Muhammad Siddique was convicted by an anti-terrorism court after he killed three people in 2004.
Pakistan on Thursday hanged a man convicted of murdering three people, taking to 25 the number of executions carried out since the country resumed the death sentence in December.
Muhammad Siddique, a security guard convicted by an anti-terrorism court of murdering three people in a theater following a quarrel, was hanged in Toba Tek Singh district in Punjab province.
Following a Taliban school massacre in December that left more than 150 people dead, Pakistan lifted a six-year moratorium on executions in terror cases. The government extended the order on Tuesday, directing provincial governments to proceed with hangings for all death row prisoners who had exhausted their appeals and clemency petitions.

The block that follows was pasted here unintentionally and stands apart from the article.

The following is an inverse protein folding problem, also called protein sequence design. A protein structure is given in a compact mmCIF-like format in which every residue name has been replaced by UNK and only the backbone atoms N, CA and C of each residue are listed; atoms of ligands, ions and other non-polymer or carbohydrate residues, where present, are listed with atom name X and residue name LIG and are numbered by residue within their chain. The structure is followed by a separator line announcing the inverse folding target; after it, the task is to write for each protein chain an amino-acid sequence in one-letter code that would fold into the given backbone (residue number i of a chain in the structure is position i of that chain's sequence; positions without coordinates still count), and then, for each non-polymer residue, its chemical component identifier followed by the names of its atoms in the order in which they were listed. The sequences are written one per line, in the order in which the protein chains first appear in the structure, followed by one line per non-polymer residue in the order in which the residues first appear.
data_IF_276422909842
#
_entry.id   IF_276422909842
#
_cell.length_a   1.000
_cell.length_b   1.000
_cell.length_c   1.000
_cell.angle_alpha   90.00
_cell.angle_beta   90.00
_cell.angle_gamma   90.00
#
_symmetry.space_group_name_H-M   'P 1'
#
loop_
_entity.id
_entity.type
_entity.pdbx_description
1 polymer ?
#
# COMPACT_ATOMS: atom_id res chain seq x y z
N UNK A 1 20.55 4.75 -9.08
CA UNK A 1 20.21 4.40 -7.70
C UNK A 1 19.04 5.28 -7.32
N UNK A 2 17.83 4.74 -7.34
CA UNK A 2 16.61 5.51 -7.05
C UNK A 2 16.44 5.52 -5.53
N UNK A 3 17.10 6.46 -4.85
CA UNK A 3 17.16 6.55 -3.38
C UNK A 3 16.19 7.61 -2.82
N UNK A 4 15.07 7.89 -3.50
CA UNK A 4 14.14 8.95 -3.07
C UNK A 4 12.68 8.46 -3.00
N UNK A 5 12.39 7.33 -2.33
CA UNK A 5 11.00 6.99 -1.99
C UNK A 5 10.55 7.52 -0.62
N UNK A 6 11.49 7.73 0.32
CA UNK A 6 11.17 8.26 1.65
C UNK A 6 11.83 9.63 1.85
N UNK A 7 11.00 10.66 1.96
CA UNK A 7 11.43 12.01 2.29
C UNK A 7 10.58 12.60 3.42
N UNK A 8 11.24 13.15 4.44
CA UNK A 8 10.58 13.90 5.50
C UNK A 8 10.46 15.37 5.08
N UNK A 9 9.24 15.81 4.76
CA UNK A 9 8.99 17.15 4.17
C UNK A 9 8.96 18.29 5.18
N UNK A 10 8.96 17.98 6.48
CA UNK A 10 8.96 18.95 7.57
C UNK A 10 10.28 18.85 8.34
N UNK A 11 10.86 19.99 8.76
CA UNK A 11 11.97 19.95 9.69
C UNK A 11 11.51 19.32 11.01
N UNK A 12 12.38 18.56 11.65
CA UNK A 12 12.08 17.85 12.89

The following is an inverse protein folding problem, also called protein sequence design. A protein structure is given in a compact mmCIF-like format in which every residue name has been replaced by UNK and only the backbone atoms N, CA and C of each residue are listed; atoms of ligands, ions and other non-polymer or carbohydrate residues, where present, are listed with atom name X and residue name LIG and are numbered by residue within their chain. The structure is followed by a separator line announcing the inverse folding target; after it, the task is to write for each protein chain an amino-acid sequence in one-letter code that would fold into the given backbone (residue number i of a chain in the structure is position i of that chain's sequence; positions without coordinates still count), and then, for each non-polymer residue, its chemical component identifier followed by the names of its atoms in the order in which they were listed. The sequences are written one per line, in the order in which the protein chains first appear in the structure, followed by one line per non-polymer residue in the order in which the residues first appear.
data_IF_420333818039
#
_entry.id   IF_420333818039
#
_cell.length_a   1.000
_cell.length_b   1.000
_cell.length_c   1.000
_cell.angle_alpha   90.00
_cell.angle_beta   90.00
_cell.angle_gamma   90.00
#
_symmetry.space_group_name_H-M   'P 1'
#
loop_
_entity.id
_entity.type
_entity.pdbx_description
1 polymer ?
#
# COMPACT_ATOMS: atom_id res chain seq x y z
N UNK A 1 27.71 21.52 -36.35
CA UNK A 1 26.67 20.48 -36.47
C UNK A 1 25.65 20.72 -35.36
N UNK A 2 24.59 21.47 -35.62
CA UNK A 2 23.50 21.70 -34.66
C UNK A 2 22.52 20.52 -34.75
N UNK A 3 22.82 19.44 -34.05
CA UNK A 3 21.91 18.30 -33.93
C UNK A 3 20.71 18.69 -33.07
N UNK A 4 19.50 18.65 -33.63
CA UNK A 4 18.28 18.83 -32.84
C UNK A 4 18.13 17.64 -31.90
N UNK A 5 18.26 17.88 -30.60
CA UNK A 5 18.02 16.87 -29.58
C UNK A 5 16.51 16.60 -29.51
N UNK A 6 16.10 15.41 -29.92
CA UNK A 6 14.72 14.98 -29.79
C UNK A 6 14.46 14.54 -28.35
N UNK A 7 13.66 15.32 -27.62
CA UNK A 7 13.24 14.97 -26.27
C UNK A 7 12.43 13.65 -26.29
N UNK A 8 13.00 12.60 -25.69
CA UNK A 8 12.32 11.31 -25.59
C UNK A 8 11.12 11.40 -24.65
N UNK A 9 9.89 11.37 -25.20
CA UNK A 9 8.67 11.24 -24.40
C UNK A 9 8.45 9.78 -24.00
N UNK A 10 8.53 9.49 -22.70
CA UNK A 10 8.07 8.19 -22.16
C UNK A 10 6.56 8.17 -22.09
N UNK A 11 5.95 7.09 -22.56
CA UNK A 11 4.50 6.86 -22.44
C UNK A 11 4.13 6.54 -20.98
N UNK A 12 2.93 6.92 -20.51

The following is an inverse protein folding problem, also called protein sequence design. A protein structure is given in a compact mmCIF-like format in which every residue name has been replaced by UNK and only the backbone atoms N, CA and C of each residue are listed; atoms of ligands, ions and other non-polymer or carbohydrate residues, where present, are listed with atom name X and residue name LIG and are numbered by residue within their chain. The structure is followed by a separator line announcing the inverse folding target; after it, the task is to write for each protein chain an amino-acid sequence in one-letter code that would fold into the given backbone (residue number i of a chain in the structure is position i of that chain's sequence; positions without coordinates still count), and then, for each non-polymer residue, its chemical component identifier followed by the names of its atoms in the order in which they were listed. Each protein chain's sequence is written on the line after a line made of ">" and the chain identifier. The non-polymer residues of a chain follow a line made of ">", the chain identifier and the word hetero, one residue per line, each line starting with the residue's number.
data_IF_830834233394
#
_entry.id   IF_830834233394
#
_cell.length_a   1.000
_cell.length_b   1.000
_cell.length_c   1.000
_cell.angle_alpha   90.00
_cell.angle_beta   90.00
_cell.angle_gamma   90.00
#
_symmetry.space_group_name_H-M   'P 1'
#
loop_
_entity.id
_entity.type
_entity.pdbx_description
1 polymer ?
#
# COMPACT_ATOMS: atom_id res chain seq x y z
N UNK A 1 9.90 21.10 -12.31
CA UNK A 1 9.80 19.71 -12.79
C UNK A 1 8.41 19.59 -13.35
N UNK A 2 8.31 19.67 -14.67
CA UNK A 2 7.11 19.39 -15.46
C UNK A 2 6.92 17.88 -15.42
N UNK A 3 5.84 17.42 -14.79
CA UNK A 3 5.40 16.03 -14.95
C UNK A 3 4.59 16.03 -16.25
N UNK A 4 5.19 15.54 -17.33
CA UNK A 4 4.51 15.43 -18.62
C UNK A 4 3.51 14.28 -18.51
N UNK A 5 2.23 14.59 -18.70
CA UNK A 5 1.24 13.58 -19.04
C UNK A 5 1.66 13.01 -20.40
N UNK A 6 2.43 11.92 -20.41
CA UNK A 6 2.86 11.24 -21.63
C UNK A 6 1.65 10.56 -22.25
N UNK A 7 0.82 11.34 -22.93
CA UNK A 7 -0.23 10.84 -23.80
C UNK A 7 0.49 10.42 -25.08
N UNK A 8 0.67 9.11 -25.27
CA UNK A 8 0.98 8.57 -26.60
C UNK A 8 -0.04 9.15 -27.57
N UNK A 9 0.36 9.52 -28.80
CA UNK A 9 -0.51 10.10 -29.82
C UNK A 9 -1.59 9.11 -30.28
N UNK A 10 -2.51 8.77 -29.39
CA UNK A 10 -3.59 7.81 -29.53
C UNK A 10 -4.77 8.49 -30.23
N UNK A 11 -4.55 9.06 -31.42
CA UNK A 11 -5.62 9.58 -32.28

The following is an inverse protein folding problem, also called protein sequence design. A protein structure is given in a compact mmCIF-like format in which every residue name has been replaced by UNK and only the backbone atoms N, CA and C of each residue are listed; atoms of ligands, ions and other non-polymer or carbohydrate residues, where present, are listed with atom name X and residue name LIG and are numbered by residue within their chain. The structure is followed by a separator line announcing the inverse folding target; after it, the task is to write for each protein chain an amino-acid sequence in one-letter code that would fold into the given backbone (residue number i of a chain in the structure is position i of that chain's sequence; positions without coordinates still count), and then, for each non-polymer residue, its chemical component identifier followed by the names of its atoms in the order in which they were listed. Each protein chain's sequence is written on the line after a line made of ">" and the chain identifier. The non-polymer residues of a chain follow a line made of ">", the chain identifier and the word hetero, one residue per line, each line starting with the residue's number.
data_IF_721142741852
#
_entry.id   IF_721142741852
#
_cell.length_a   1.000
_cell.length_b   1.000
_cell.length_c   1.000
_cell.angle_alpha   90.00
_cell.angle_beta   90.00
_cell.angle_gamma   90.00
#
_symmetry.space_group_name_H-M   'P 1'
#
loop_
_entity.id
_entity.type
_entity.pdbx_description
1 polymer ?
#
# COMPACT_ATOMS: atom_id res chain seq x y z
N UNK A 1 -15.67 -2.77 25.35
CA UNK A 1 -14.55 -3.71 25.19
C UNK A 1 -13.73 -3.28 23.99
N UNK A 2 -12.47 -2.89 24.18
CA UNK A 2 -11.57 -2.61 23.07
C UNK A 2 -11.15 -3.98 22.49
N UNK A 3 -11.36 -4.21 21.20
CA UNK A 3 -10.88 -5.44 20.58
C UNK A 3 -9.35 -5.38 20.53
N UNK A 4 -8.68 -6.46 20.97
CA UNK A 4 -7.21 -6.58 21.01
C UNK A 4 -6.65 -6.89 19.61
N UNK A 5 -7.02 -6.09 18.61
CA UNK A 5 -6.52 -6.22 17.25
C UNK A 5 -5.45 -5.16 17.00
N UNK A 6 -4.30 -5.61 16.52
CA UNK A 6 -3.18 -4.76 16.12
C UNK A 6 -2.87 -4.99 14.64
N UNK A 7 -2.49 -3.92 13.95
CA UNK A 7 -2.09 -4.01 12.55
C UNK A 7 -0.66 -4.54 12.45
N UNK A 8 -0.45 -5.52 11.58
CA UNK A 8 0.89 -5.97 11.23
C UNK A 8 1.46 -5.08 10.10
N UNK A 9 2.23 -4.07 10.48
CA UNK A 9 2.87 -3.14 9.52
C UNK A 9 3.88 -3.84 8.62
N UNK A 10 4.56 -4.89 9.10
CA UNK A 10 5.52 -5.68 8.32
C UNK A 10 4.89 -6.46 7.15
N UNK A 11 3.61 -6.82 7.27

“Siddique, a 60-year-old private security guard was hanged at 05:30 a.m. for killing three people in a theater in 2004,” said Wasif Bashir, a senior administration official in the city. A jail official also confirmed the hanging.
Reintroducing the death penalty was part of Pakistan’s stepping up of the fight against militants and criminals since the attack on the Army Public School in Peshawar in December.
Heavily armed gunmen went from room to room at the Army-run school gunning down 153 people, most of them children, in an attack that horrified the world.
The United Nations, the European Union, Amnesty International and Human Rights Watch have called on Pakistan to re-impose its moratorium on the death penalty.